“I’m sorry, the old Taylor can’t come to the phone right now… Why? Oh, ’cause she’s dead.”
It’s not unusual for an artist to undergo a change in style (the ever-changing music scene requires it), but Taylor Swift’s latest evolution is by far the most radical in a long time. The aforementioned song lyric from her latest single, Look What You Made Me Do – taken from upcoming sixth album, Reputation – states bluntly that the Love Story singer has ditched the sweet country and pop in order to pursue a much darker, hip-hop sound. Whilst previous digs by Swift have been masked under cheery, seemingly upbeat tracks such as Shake it Off, I Knew You Were Trouble and We Are Never Ever Getting Back Together, the 27-year-old isn’t holding back on this lead single, which is believed to be about the star’s rivalries with fellow musicians Katy Perry and Kanye West.
Haunting piano and strings provide a gothic opening for the track, before Swift’s smooth vocals flow on top of a strict drum rhythm. Despite the rigid tempo, that doesn’t stop Swift fluctuating with varying pace throughout. The first two verses follow the same pattern, with lines such as Of the fool and Locked me out keeping things fresh and moving at speed. There’s no doubt that the song is extremely repetitive (look no further than the chorus, which appears to sample the 2006 hit by Right Said Fred, I’m Too Sexy), but the flow of the pre-chorus makes for some interesting listening. With most of the words being sung on the same note, but with sharp staccato and atmospheric synthesisers, it certainly builds up the tension ahead of the chorus. Granted, when it eventually comes, it can feel underwhelming and basic with monotonous vocals, but when one considers the nature of the track, the sassy, almost sing-song nature is clearly intentional.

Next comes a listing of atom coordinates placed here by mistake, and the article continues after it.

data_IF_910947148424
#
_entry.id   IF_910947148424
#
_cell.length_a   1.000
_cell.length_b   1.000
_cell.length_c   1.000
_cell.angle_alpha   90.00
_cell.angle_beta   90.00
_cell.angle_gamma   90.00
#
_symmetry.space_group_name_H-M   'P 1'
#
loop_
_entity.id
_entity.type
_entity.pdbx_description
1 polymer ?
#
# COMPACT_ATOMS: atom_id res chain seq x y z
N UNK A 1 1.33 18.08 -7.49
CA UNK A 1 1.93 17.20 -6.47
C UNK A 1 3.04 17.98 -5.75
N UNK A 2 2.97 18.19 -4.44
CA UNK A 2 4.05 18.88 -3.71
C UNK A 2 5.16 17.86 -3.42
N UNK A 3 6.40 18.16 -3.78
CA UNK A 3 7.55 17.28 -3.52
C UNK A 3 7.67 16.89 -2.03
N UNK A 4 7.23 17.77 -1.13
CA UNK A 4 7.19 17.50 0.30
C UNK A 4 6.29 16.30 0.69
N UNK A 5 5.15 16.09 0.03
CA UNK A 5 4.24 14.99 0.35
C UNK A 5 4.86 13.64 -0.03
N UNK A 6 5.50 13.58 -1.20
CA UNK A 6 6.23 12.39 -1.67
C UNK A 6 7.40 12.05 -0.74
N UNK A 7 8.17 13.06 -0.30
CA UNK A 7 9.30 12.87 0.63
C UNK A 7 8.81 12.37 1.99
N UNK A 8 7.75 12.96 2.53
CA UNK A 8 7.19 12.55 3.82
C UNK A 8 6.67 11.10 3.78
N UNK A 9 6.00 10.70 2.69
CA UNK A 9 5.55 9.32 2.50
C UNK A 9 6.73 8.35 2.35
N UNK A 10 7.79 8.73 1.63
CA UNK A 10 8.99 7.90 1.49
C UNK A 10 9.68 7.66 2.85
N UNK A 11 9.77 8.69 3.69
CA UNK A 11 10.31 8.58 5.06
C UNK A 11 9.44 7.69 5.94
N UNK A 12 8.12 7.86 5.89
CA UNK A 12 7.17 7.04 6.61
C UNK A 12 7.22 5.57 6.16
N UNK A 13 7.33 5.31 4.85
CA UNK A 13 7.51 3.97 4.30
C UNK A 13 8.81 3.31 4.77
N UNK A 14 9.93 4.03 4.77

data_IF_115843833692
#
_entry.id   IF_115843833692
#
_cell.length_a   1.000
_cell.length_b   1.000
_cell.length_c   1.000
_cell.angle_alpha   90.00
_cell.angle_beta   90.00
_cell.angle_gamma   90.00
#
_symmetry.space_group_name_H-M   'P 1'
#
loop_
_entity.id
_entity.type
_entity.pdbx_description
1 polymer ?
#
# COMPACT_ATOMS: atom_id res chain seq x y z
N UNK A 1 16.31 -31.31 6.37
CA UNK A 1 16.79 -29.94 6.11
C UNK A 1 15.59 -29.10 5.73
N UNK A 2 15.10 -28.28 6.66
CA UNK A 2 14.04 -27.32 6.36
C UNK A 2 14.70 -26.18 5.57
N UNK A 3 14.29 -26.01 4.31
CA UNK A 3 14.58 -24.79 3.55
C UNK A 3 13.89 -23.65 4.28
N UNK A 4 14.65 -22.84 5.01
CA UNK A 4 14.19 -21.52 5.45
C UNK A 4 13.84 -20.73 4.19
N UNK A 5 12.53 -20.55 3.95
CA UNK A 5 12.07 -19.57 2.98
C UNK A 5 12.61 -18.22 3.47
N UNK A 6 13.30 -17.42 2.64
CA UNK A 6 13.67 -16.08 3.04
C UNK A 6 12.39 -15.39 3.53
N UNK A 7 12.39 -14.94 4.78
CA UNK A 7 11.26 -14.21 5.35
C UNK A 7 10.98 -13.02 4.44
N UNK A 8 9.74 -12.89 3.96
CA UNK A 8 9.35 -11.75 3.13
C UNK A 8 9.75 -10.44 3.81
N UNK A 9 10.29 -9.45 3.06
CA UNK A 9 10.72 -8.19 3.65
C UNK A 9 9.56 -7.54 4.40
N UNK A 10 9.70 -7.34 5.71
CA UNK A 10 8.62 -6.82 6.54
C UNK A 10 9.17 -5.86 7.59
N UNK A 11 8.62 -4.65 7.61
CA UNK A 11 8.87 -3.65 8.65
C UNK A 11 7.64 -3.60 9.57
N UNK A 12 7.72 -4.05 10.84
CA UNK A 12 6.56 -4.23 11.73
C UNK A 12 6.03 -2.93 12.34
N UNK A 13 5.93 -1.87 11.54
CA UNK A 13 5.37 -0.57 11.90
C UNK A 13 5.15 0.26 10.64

After all, the third verse – beginning with the world moves on/another day/another drama drama – is the most telling for both the content of the song and Swift’s evolution. The subject (or indeed subjects) of the singer’s remarks is told that you’ll all get yours [karma] in a series of lines sung in a chanting cheerleader style similar to that of Shake it Off. Yet, underneath the lyrics, warped synths and effects prove that this is much darker than the 1989 track – especially with the vocal distortion on the final line.
The new Taylor is certainly here and she’s certainly out in force.